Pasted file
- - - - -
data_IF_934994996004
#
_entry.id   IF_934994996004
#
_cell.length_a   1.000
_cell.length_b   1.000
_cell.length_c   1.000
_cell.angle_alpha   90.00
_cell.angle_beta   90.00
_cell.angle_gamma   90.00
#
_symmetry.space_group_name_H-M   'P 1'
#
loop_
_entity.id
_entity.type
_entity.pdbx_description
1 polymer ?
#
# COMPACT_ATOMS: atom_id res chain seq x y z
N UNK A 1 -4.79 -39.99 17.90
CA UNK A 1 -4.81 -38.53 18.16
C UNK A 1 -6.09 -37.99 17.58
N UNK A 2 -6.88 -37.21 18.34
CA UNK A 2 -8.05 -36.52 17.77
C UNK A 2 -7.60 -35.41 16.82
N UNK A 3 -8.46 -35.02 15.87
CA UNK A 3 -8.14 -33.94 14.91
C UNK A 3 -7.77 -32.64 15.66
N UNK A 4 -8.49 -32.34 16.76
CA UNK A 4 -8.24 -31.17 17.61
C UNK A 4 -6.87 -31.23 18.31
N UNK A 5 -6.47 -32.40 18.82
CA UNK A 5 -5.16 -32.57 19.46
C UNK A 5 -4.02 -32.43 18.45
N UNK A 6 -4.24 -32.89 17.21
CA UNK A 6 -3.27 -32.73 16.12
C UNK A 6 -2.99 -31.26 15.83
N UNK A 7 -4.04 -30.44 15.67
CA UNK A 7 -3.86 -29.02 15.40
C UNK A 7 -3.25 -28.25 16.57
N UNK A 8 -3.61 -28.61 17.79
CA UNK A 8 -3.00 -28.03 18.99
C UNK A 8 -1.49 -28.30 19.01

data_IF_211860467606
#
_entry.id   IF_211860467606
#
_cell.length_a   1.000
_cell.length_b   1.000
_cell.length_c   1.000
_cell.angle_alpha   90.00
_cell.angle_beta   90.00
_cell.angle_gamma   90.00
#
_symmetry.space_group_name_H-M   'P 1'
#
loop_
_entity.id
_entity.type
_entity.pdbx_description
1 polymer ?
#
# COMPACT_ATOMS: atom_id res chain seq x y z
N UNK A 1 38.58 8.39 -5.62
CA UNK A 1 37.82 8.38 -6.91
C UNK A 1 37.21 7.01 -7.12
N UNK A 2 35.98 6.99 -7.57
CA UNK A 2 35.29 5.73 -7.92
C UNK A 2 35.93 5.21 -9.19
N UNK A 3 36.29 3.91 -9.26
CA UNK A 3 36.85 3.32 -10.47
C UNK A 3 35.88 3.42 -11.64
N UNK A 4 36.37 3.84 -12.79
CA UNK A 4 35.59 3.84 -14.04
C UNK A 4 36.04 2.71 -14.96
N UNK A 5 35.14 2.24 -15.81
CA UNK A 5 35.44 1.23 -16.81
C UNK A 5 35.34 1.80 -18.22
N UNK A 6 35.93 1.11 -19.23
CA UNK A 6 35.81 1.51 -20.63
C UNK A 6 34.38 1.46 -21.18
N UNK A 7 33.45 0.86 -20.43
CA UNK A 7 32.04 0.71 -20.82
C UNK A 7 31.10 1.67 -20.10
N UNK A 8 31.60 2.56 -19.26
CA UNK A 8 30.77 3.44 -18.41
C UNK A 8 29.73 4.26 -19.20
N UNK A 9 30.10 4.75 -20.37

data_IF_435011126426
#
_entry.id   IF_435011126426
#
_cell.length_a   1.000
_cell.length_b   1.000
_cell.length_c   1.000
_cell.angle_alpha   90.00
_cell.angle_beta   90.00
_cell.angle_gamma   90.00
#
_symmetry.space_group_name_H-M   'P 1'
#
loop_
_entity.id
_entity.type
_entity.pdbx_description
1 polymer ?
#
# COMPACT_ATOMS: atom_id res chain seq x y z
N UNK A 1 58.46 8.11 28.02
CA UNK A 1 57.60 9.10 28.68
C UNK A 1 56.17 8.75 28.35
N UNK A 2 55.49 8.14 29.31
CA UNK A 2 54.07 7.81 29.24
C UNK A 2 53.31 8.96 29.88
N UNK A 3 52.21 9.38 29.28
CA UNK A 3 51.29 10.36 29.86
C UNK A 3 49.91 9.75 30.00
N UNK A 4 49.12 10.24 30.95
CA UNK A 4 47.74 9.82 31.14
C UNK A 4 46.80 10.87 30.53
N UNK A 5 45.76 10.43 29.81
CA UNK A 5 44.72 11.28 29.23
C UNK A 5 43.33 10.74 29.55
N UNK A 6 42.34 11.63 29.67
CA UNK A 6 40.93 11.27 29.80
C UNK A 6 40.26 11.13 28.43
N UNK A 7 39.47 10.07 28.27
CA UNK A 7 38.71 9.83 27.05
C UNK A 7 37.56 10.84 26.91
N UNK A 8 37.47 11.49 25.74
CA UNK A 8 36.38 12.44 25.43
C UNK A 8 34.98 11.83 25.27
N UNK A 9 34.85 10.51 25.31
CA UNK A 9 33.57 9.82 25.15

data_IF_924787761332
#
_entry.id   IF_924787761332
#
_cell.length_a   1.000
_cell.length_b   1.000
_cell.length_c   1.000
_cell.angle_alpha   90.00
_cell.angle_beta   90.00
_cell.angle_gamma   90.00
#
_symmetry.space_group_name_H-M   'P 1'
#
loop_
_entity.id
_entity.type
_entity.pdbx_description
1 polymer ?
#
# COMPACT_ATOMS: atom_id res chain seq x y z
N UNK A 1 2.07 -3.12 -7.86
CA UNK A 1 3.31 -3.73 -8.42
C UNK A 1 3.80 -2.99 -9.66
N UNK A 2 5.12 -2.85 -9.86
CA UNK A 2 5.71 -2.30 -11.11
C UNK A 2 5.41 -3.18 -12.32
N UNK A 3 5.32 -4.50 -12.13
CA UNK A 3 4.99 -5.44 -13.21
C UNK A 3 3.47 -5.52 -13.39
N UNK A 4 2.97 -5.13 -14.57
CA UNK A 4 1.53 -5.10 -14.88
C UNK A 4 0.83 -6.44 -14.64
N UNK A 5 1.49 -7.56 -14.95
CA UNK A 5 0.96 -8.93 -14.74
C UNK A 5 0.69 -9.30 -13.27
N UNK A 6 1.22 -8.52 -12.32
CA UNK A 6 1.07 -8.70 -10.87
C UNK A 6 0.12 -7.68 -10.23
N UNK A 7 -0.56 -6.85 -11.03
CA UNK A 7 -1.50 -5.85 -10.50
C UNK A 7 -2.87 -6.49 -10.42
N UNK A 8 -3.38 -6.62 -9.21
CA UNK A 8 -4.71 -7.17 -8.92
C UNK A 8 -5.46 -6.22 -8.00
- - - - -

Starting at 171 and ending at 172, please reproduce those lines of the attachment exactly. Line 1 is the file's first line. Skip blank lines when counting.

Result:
N UNK A 6 1.22 -8.52 -12.32
CA UNK A 6 1.07 -8.70 -10.87